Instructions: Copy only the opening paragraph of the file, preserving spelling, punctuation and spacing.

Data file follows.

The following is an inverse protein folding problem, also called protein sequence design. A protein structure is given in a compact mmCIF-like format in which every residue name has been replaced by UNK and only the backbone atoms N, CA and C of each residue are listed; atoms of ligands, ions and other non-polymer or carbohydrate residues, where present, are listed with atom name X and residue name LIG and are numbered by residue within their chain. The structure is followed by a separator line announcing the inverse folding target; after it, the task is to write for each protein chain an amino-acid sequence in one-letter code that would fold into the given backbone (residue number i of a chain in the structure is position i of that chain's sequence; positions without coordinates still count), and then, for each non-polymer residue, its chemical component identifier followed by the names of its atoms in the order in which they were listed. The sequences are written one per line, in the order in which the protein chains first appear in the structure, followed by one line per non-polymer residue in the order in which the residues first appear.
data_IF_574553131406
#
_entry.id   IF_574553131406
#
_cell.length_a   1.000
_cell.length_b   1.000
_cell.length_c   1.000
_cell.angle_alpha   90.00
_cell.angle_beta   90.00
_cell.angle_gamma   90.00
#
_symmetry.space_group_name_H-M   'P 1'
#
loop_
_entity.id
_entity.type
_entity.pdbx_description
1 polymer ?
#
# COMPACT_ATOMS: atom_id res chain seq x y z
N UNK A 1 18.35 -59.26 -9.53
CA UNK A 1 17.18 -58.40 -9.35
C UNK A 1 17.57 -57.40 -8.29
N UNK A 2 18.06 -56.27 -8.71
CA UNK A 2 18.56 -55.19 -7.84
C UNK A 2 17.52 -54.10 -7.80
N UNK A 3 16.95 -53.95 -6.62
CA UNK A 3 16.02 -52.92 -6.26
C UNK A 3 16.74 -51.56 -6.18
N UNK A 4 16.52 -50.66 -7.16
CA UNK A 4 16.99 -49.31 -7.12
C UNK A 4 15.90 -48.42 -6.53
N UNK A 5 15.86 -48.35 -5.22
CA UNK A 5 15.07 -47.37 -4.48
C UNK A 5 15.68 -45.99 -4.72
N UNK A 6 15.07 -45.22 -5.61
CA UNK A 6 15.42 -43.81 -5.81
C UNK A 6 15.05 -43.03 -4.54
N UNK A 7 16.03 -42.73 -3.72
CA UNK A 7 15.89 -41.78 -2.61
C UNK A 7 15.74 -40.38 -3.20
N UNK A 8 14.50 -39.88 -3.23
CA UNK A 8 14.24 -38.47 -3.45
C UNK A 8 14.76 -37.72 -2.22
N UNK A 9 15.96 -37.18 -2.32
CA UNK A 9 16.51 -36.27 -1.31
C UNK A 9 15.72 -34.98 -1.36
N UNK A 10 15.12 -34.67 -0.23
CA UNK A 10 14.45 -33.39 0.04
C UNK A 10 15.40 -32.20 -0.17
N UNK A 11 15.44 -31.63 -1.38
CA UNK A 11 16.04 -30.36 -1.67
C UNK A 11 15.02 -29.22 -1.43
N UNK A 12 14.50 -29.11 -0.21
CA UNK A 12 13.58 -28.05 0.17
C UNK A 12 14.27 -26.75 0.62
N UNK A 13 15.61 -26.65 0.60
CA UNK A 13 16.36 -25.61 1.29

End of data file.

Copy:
The following is an inverse protein folding problem, also called protein sequence design. A protein structure is given in a compact mmCIF-like format in which every residue name has been replaced by UNK and only the backbone atoms N, CA and C of each residue are listed; atoms of ligands, ions and other non-polymer or carbohydrate residues, where present, are listed with atom name X and residue name LIG and are numbered by residue within their chain. The structure is followed by a separator line announcing the inverse folding target; after it, the task is to write for each protein chain an amino-acid sequence in one-letter code that would fold into the given backbone (residue number i of a chain in the structure is position i of that chain's sequence; positions without coordinates still count), and then, for each non-polymer residue, its chemical component identifier followed by the names of its atoms in the order in which they were listed. The sequences are written one per line, in the order in which the protein chains first appear in the structure, followed by one line per non-polymer residue in the order in which the residues first appear.